Ecological energetics is the study of the flow of energy through populations and the processes leading to these changes in state and location of matter and energy. When an organism consumes a meal it is digested, some of the matter and energy are assimilated into the animal and used for maintenance, growth, or reproduction. Some of the matter and energy are lost through excretion. By understanding these processes in the individual they can be extrapolated up to a whole population and used to construct food-web models for whole communities.
Research in this theme has involved experiments in the laboratory on deep-sea fishes to study assimilation efficiencies and the development of a high pressure retaining fish trap to capture delicate deep-sea fishes on the deep-sea floor and return them to the surface under pressure and at cold temperatures. Biochemical techniques utilizing the activity of metabolic enzymes and assays for the composition of fish tissues have also been utilized. Most recently, through NSF funding, in situ chambers to measure fish metabolism are being built.
Most experiments to measure digestion efficiency, metabolism and other energetic processes occur in a laboratory setting. Because deep-sea animals do not typically survive capture and return to the surface, there is very little data on their ecological energetics. Ongoing research in the lab aims to fill this gap in our knowledge to gain a better understanding of energetics in general and to apply this knowledge to deep-sea ecosystems so that we can better understand their functioning.
Drazen JC, Bird LB, Barry JP (2005) Development of a hyperbaric trap-respirometer for the capture and maintenance
of live deep-sea organisms. Limnology and Oceanography: Methods 3: 488-498
Drazen JC, Friedman JR, Condon NE, Aus EJ, Gerringer ME, Keller AA, Clarke ME (2015) Enzyme activities of demersal fishes from the shelf to the abyssal plain. Deep-Sea Research Part I 100:117-126. pdf
Hannides CCS, Drazen JC, Popp BN (2015) Mesopelagic zooplankton metabolic demand in the North Pacific Subtropical Gyre. Limnology and Oceanography, 60: 419–428. pdf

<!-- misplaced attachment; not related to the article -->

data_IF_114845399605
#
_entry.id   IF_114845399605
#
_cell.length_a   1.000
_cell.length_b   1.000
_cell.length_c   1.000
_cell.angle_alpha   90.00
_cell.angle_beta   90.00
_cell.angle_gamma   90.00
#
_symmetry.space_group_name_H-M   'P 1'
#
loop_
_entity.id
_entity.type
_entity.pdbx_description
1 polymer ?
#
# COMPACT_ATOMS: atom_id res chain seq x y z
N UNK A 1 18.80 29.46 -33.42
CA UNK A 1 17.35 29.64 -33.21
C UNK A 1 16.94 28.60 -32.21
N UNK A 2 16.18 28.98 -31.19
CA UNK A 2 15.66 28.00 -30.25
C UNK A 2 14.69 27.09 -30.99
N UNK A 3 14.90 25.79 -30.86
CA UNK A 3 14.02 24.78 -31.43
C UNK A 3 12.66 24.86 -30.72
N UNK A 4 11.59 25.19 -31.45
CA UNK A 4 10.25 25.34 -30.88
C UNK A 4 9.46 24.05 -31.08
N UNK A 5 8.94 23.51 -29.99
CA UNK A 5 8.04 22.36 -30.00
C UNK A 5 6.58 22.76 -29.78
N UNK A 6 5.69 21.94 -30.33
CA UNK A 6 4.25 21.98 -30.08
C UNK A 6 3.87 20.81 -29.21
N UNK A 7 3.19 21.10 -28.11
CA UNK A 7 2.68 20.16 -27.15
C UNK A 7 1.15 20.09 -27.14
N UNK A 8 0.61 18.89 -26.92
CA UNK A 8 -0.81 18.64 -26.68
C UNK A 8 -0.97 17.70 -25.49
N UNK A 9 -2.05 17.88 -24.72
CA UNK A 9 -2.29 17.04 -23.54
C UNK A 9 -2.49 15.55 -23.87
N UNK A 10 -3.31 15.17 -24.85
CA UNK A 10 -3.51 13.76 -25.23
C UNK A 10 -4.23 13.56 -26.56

Robison B, Seibel B, Drazen J (2014) Deep-sea octopus (Graneledone boreopacifica) conducts the longest-known egg-brooding period of any animal. PLoS ONE 9(7): e103437. pdf
Drazen JC (2008) Energetics of grenadier fishes. In: Orlov AM, Iwamoto T (eds) Grenadiers of the World Oceans: Biology, Stock assessment, and Fisheries. American Fisheries Society, pp 203-223 pdf
Seibel BA, Drazen JC (2007) The rate of metabolism in marine animals: environmental constraints, ecological demands and energetic opportunities. Philosophical Transactions of the Royal Society of London, B 362: 2061-2078 pdf
Drazen JC, Seibel BA (2007) Depth-related trends in metabolism of benthic and benthopelagic deep- sea fishes. Limnology and Oceanography 52: 2306-2316 pdf
Drazen JC, Reisenbichler KR, Robison BH (2007) A comparison of absorption and assimilation efficiencies between four species of shallow- and deep-living fishes. Marine Biology 151: 1551-1558 pdf
Drazen JC (2007) Depth related trends in proximate composition of demersal fishes in the eastern North Pacific. Deep Sea Research I 54: 203-219 pdf
Drazen JC, Bird LB, Barry JP (2005) Development of a hyperbaric trap-respirometer for the capture and maintenance of live deep-sea organisms. Limnology and Oceanography: Methods 3: 488-498 pdf
Gutowska MA, Drazen JC, Robison BH (2004) Digestive chitinolytic activity in marine fishes of Monterey Bay, California. Comparative Biochemistry and Physiology A 139: 351-358 pdf
Drazen JC (2002) Energy budgets and feeding rates of Coryphaenoides acrolepis and C. armatus. Marine Biology 140: 677-686 pdf